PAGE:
Thursday, 16 September 2010

Sparkler (English Translation of Post on 15th Sep 2010)

To the readers in Japan, it suddenly got so much cooler today, and outside must seem thoroughly auturmn-like.
The top temperature of the day last week is 10C higher than today's sounds rather crazy!
This never happens in Thailand as it is always summer throughout a year.

To the readers in West Europe, the weather skipped to autumn and it's gone into a winter now, I heard.
Around Vancouver in Canada, one of my friends wrote to me and it sounds similar to the one in Europe.
We are heading towards autumn and eventually winter in the countries in the Norther Hemisphere.

Before autumn comes thoroughly, please allow me to write on "Fireworks" continued from the last post.

There are a few songs of Fujifabric's being inspired by fireworks, and "Sparklers" (Senkou-Hanabi) is one of them.
It is the first song in the Mini-Album called "A la Carte" released on the 21st October 2002, and it enjoyed its unique distinctive atmosphere.
Please find the part, "If have a time to savour the feeling of solitude" in lyrics. (The English lyrics of this song is not yet finished... Sorry about that! I am going to work on it soon.)

Have you ever played a sparkler before?
Japanese Sparkler called "Senkou-Hanabi" is quite different to the one played in UK on Guy Fawkes Night.

Senkou-Hanabi is one of the classic hand-held fireworks that burns slowly while emitting reddish yellow flames and sparks.
It has been love by Japanese people over 300 years, but it is such a shame that there are only three firework artisans left who produce this type of fireworks in Japan now.

Senkou-Hanabi consists of a thin shaft of twisted tissue paper about 20 centimeters long with one end containing a few grains of a black gunpowder.

The type called Nagate (literally meaning "long hand") common in the East part of Japan are handmade because the process of packing several different composition into a piece of paper tube and twisting skilfully can be done only by human hands with a great experience.
Therefore, a great amount cannot be manufactured by a machine in a factory.

As the labour cost is so high in Japan that most of this type of fireworks are made and imported from China nowadays.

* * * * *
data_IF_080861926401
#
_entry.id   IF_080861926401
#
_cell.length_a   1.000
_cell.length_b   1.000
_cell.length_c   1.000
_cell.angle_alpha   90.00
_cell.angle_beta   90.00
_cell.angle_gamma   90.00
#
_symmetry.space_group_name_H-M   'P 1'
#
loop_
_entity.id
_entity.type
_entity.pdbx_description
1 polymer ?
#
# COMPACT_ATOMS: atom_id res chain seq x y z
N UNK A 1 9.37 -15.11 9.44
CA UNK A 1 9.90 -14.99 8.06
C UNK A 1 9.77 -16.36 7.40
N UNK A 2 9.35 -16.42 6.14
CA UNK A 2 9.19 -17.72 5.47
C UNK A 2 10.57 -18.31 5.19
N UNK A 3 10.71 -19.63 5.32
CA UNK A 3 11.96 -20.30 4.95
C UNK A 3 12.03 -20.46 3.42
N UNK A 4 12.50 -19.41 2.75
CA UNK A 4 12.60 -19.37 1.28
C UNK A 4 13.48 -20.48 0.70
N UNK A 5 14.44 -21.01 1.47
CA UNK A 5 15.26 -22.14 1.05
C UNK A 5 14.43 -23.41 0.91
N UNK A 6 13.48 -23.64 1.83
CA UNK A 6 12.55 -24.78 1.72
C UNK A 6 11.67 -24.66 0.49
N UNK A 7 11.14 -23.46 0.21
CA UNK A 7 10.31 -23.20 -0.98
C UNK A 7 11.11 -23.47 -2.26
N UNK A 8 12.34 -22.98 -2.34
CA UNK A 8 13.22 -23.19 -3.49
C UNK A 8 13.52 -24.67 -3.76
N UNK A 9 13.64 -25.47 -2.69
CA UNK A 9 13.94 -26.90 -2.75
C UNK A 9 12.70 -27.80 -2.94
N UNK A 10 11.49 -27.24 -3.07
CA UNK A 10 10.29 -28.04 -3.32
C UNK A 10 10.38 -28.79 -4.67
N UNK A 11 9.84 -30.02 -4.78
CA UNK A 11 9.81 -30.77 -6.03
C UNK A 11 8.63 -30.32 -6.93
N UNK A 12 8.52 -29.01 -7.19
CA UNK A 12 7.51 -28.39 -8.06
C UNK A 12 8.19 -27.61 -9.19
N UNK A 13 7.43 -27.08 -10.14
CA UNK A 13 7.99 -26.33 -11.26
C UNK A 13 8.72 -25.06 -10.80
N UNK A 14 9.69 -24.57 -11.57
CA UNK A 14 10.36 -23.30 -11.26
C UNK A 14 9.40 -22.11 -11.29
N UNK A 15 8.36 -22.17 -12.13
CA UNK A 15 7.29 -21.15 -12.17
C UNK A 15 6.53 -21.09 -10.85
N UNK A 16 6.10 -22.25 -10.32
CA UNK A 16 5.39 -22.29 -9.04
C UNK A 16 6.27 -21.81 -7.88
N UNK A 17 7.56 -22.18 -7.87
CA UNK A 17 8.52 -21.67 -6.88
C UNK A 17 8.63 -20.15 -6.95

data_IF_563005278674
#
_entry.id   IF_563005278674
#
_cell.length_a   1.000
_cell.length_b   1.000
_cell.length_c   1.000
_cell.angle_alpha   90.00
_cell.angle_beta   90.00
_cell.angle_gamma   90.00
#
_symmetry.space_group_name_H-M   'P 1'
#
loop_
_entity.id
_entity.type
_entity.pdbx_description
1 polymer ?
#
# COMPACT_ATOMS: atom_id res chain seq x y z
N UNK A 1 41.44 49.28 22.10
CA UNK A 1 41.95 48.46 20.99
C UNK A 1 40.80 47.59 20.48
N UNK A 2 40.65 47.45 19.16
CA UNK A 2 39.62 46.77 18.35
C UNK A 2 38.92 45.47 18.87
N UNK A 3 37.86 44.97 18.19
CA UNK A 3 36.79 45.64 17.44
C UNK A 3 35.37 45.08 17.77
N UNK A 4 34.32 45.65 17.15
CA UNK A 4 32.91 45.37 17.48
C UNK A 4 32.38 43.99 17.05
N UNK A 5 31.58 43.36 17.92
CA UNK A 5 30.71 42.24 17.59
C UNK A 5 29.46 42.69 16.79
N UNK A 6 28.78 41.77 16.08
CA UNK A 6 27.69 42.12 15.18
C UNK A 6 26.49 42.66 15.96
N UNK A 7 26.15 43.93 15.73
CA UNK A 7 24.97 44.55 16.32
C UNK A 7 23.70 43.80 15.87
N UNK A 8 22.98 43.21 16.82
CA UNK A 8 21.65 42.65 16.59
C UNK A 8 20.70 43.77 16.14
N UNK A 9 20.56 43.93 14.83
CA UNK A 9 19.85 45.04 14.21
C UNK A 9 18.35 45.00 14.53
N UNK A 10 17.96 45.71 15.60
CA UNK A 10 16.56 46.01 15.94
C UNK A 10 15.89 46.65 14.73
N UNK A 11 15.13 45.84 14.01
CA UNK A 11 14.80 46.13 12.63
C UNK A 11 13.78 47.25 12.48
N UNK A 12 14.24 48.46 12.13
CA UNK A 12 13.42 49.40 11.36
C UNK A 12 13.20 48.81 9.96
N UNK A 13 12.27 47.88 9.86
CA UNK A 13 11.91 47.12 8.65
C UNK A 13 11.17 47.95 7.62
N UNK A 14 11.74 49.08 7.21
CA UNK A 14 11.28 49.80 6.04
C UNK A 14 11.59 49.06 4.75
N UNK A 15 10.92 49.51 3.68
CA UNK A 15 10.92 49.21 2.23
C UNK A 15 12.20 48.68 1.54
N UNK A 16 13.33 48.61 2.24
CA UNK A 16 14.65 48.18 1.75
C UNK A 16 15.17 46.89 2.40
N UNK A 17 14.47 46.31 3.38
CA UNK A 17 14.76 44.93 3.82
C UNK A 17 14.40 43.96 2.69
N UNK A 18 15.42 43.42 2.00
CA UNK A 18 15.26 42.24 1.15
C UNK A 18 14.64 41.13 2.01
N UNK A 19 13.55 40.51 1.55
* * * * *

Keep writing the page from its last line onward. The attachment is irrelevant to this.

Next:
There are 4 stages while Senkou-Hanabi is ignited ;

1. Stage of Peony - a molten slag is formed
2. Stage of Pine Needle - spraying an array of delicate branching sparks
3. Stage of Willow - sparks are lowered down
4. Stage of Fluttering Chrysanthemum - just before burning out

In my hometown, Yamanashi  Prefecture, my grandparents called this fireworks as "Rose Moss".
The shape of the sparks looks similar to the leaves of rose moss, too, though...

You look for a place where no wind blowing first, and squat down.
Hold the thin tissue paper end up, the pointed end straight down.
Light the pointed end so that the flame is at the bottom.

After a few seconds, the part in flame rolls up and a glowing molten slag (approx. 3mm diameter) will form. (Stage 1 - Peony)

The molten ball spray an array of delicate branching sparks, looking like a bundle of pine needles, with a range of up to 20 cm. (Stage 2 - Pine Needle)

After probably 30 seconds or less, the branching sparks start lowering down and the molten ball gets smaller. (Stage 3 - Willow)

At the end, the branching sparks disappear and the molten ball is surrounded by the thin curved lines looking like falling chrysanthemum petals. (Stage 4 - Fluttering Chrysanthemum)

We can feel the Japanese sense of beauty finding each stage is expressed in the name of plants.

When I was little, on a summer night, children gathered and had a competition "whose Senkou-Hanabi can last the longest".
You have to keep the firework away from the wind and hold with a steady hand, so that the delicate molten head does not drop.
If the molten ball is dropped in Stage 2, then your firework will burn out quickly!

It is also a good memory of mine that adults had to give us warning every time when playing Senkou-Hanabi saying, "Don't wear sandals as if a hot molten ball drops on your foot, you will have a serious burn forming a little hole on your foot!"

It is said that it somehow mesmerizes the players into silence and evokes mono no aware (translated as "an empathy toward things," or "a sensitivity to ephemera").
The sparkling bright fireworks are all finished and the fun time is almost over...
Senkou-Hanabi is the one played last amongst other fireworks with complete silence.

Japanese have a special affection towards the things reminding us the beauty and briefness of life (see this Post)
The ephemeral, which has stayed with us over thousand of years, is still felt in the celebration of Senko-Hanabi.

Mr. Shimura in Fujifabric, who was such a wonderful artist, must have felt the poignantly briefness of life even more than us...
But we feel the same in you, Mr. Shimura...
You make us feel ephemeral of life, you know...

Fireworks must occupy some spaces in his heart for definite when remembered those summer days with his family, friends and a girlfriend.

Please share the feeling of ephemeral with us through fireworks.
"Senkou-Hanabi" by Fujifabric

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